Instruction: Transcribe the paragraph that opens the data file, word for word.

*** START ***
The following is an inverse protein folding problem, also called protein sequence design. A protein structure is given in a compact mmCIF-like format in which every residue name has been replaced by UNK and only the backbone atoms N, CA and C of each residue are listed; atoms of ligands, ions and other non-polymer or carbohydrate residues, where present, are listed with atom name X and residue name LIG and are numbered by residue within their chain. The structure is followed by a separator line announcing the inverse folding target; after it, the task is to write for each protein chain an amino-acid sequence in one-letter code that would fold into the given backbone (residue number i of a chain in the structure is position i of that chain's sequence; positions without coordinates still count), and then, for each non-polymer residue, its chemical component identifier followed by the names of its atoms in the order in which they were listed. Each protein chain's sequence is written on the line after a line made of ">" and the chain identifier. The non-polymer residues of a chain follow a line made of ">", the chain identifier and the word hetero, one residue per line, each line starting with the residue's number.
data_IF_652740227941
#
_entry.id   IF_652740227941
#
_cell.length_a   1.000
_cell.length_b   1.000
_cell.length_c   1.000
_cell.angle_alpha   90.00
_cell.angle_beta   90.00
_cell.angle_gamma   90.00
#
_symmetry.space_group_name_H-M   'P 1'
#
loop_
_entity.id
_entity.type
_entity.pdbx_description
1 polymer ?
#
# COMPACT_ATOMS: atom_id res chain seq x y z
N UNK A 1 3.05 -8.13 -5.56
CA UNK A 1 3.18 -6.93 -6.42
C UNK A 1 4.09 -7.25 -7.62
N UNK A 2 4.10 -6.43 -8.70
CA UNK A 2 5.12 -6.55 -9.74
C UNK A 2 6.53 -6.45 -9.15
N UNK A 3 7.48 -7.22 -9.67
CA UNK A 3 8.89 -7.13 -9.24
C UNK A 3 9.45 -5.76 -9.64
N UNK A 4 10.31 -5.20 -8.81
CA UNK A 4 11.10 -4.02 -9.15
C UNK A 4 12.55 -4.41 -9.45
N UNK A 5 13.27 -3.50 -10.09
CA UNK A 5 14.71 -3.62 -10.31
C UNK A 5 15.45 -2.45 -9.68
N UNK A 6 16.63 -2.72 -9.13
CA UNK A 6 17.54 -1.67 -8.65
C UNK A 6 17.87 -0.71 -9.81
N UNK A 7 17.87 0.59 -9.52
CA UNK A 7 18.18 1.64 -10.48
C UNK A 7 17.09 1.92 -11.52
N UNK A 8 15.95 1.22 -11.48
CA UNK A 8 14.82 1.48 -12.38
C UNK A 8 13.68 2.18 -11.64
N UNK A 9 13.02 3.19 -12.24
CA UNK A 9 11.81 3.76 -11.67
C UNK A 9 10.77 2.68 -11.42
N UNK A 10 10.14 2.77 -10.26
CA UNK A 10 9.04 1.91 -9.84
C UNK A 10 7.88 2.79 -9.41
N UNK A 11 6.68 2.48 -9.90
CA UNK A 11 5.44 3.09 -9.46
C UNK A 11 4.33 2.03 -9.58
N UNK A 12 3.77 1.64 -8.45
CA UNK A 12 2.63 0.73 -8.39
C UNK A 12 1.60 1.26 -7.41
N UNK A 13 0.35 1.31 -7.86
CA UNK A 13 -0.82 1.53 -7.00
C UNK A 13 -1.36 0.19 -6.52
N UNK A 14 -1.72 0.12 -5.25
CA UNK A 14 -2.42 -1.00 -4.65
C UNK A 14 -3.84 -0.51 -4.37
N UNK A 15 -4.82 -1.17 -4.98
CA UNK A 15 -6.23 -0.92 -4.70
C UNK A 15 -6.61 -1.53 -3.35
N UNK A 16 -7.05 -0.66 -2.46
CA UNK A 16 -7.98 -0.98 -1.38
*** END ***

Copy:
The following is an inverse protein folding problem, also called protein sequence design. A protein structure is given in a compact mmCIF-like format in which every residue name has been replaced by UNK and only the backbone atoms N, CA and C of each residue are listed; atoms of ligands, ions and other non-polymer or carbohydrate residues, where present, are listed with atom name X and residue name LIG and are numbered by residue within their chain. The structure is followed by a separator line announcing the inverse folding target; after it, the task is to write for each protein chain an amino-acid sequence in one-letter code that would fold into the given backbone (residue number i of a chain in the structure is position i of that chain's sequence; positions without coordinates still count), and then, for each non-polymer residue, its chemical component identifier followed by the names of its atoms in the order in which they were listed. Each protein chain's sequence is written on the line after a line made of ">" and the chain identifier. The non-polymer residues of a chain follow a line made of ">", the chain identifier and the word hetero, one residue per line, each line starting with the residue's number.